"Were its might equal to its right", said the novelist Samuel Butler, "conscience would rule the world." Perhaps it is as well that it does not.
From war to peace...
Few military leaders have made as profound a U-turn as Ashoka (304-23BC). The early part of the Indian emperor's reign was soaked in blood as the Mauryan ruler conquered an empire that stretched from present day Afghanistan to Bangladesh. From 263-265BC his armies invaded the Indian state of Kalinga, massacring 100,000 people. The slaughter shocked Ashoka into embracing Buddhism and renouncing violence. He helped spread Buddhism across southern Asia turning it into one the world's dominant religions.
Field Marshal Douglas Haig
The commander-in-chief of the British forces from 1915 to the end of the First World War. He was commander during the Battle of the Somme, Passchendaele and the Hundred Days Offensive. After ceasing active service, he devoted the rest of his life to the welfare of ex-servicemen, travelling throughout the British Empire to promote their interests. He was instrumental in setting up the Haig Fund for the financial assistance of ex-servicemen and the Haig Homes charity to ensure they were properly housed.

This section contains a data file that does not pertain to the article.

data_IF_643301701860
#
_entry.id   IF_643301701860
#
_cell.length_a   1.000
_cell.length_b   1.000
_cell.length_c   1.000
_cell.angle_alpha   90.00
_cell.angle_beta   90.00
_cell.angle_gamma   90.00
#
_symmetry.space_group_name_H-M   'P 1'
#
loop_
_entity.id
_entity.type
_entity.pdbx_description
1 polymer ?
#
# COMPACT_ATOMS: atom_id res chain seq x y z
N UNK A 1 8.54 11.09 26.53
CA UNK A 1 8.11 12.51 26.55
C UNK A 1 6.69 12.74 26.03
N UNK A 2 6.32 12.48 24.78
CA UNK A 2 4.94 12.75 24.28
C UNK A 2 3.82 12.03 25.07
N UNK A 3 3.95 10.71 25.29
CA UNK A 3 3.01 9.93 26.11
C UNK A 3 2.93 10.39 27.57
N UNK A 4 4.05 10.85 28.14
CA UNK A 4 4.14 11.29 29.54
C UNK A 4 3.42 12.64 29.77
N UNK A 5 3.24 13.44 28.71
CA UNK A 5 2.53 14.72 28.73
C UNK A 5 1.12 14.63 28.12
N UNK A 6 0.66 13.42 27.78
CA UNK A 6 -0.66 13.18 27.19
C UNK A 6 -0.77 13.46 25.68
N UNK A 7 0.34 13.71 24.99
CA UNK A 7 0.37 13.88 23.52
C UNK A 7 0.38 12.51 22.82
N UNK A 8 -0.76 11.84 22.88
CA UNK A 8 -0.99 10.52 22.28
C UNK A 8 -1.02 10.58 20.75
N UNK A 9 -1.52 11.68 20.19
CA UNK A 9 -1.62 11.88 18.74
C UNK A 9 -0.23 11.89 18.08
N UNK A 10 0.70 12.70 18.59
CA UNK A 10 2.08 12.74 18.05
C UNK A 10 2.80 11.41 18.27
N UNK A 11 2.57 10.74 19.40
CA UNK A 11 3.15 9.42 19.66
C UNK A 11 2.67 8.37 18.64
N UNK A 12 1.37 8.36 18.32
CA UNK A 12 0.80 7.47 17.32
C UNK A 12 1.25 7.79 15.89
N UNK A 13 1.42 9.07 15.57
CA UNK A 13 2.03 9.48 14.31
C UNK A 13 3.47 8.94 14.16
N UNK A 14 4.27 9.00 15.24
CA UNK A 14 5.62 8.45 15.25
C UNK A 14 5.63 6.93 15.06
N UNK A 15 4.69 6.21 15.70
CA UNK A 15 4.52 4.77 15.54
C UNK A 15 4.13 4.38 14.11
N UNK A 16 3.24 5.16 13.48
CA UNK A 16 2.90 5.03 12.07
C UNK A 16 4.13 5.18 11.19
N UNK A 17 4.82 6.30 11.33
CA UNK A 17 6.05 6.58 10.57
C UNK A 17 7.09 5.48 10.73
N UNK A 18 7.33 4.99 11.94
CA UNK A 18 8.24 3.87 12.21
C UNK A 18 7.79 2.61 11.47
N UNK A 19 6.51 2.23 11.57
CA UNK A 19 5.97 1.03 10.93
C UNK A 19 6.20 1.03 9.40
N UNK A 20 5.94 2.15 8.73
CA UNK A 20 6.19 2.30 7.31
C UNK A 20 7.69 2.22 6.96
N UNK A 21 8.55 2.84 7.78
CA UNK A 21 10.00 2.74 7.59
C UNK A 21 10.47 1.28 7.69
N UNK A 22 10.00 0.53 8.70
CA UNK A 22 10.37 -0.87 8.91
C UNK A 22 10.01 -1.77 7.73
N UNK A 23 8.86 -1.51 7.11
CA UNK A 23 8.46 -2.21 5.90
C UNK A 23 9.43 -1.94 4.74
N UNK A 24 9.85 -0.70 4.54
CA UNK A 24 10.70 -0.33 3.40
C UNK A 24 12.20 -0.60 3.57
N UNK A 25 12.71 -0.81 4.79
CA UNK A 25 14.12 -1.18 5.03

One of the architects of the Vietnam War as US defence secretary under presidents John F Kennedy and Lyndon Johnson. He was instrumental in pushing the US into Vietnam and managing the war in which 50,000 Americans died along with more than 1 million North Vietnamese. Later in life he candidly acknowleged his failings in a documenary The Fog of War in which he identified 11 mistakes he and others made in Vietnam, criticising their poor judgements and "profound ignorance".